IN BEHAVIORAL FINANCE, there’s an important concept that doesn’t get a lot of attention: It’s called temporal discounting. The idea is that we view our current and future selves, to some degree, as different people—and there’s a tendency to discount the needs of the “other” person. It’s an interesting idea because, even for the most diligent planners and savers, there’s an inherent tension between the financial needs of today and those of tomorrow.

Take the “latte factor,” which argues that a young person could accumulate nearly $1 million in savings simply by forgoing a daily coffee and muffin.

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Clipping Coupons

Adam M. Grossman  |  Dec 11, 2022

IN A TYPICAL YEAR, the bond market doesn’t attract much interest. That’s by design. The role of bonds in a portfolio is to serve as a bulwark against the unpredictability of stocks. They’re supposed to be boring.

All that changed this year. Thanks to rising interest rates, the most common total bond market index, the Bloomberg Aggregate, has lost about 11%. To put that in perspective, this index has delivered a negative return in only three of the past 25 years.

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Worth a Read

Adam M. Grossman  |  Dec 4, 2022

PERSONAL FINANCE books don’t exactly rank as the most sought-after holiday gifts. Still, if there’s a money nerd in your life—or someone who aspires to be one—below are 10 personal finance book recommendations.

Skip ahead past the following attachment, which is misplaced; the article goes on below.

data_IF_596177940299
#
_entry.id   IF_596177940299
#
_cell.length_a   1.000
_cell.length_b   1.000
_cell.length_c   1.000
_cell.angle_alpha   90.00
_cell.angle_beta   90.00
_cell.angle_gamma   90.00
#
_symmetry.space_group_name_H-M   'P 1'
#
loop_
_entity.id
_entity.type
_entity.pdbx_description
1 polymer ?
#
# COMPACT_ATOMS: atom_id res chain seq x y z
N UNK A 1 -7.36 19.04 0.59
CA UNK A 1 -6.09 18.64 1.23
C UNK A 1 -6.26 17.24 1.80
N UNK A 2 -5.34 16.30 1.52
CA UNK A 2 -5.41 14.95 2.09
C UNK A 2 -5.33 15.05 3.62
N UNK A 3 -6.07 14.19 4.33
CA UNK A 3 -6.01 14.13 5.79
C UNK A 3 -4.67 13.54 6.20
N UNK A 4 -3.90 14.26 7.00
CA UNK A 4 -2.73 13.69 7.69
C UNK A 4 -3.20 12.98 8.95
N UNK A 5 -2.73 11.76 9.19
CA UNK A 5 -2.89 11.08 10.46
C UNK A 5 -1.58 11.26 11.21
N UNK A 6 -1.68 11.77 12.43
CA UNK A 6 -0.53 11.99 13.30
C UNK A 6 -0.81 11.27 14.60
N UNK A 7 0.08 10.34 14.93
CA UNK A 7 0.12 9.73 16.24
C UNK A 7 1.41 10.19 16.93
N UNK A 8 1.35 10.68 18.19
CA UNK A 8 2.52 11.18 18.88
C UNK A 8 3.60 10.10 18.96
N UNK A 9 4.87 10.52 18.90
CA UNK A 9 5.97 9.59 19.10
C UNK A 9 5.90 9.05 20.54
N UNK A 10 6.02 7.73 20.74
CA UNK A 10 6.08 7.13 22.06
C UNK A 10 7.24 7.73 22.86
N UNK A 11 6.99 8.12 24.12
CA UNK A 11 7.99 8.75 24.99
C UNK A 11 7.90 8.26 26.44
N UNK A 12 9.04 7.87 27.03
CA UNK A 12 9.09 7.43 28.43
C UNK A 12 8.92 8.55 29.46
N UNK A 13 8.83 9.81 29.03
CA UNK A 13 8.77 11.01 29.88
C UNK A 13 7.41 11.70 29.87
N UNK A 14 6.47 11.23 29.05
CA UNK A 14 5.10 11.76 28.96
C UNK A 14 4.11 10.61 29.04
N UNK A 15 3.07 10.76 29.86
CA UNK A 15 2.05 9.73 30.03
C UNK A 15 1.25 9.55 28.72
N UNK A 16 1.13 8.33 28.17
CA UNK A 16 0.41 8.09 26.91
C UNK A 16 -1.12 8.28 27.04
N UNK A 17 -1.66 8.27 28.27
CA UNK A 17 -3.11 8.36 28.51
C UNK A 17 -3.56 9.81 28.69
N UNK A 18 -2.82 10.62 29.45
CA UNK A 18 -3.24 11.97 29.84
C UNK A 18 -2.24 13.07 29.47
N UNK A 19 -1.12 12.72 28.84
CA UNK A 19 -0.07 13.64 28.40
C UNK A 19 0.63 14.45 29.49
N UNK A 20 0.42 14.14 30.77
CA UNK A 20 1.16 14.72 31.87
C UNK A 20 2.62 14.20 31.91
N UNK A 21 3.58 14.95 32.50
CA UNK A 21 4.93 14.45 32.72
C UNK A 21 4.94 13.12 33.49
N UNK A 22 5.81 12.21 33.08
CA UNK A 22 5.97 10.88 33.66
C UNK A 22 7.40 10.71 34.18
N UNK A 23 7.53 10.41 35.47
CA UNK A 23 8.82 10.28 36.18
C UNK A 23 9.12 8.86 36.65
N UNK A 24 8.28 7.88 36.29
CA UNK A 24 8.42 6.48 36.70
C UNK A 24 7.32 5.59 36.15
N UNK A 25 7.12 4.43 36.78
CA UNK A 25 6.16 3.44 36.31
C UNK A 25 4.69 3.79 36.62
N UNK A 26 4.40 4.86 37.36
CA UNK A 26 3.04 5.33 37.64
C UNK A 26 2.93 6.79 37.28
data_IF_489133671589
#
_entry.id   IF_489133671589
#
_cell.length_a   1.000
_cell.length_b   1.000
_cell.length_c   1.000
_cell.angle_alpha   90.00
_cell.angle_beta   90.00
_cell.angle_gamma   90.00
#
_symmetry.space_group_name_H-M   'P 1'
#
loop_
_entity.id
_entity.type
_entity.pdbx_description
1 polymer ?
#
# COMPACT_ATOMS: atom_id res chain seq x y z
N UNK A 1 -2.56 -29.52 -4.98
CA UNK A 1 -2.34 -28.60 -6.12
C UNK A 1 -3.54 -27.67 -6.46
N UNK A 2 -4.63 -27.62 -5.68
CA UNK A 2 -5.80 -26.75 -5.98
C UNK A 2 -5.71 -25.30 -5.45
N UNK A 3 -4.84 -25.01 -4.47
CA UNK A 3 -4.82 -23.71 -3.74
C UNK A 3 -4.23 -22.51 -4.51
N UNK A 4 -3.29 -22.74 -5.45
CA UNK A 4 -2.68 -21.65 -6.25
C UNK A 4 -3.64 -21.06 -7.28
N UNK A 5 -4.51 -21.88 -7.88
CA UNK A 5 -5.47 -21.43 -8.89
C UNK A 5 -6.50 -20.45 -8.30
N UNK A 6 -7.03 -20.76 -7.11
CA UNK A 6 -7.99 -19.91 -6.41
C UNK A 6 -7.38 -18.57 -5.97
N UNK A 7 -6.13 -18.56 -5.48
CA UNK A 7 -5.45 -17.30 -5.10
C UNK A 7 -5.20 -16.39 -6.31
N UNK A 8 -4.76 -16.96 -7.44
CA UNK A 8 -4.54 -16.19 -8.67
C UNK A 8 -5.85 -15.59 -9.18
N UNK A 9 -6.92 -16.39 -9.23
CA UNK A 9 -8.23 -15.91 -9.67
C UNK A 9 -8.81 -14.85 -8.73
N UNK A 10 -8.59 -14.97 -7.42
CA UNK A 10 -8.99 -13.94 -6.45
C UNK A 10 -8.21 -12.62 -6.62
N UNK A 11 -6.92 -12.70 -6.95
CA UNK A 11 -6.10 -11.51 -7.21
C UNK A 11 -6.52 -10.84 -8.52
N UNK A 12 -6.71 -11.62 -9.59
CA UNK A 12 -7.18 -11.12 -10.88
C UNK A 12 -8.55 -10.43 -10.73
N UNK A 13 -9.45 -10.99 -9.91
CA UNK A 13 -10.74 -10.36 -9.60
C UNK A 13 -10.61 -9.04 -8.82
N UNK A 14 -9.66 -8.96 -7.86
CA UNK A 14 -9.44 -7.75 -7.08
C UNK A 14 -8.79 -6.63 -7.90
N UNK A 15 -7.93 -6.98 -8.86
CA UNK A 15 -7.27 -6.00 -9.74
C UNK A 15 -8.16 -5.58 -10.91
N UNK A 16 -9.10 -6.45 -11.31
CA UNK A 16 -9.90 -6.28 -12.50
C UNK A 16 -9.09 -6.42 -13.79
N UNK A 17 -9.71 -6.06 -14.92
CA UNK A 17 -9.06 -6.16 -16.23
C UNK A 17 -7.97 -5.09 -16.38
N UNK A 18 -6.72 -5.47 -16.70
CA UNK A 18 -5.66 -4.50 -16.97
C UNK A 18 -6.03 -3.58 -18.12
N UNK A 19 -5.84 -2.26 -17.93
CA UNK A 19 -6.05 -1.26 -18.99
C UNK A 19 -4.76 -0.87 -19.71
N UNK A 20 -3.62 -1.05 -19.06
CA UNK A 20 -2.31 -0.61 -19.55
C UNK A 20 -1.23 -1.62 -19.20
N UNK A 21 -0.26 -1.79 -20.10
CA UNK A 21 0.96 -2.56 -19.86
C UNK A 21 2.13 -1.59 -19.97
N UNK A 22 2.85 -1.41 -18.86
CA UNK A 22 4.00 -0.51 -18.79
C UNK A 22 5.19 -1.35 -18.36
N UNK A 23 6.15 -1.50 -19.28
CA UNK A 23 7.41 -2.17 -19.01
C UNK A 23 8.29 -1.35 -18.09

Why Does the Stock Market Go Up? by Brian Feroldi. This book seeks to answer 60 of the most commonly asked questions in personal finance. In so doing, it demystifies many of the concepts, terms and acronyms that we often ​hear but may not fully understand.

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Never Simple

Adam M. Grossman  |  Nov 27, 2022

WHEN ROSS PEROT RAN for president in 1992, a pillar of his campaign was tax reform. Federal tax rules, he pointed out, had grown to more than 80,000 pages. His proposal: Start over and replace everything with a simple flat tax.

Perot’s campaign for tax reform didn’t make much progress, but many can sympathize with his frustration. Because of the complexity of tax rules, financial planning often ends up feeling like the children’s game Operation—with penalties for even the slightest misstep and confusion around every corner.

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The Next Buffett—Not

Adam M. Grossman  |  Nov 20, 2022

A UNIVERSAL TRUTH about market bubbles is that they’re​ masters of disguise. Each new bubble appears different enough, at least on the surface, to reel in unsuspecting investors. While bubbles are almost as old as the market itself, the latest example—centered around the cryptocurrency exchange FTX—is particularly impressive. At this point, no one is 100% sure what happened, but this is what we know so far.
Back in 2017, a 25-year-old MIT graduate named Sam Bankman-Fried started a hedge fund to trade cryptocurrencies.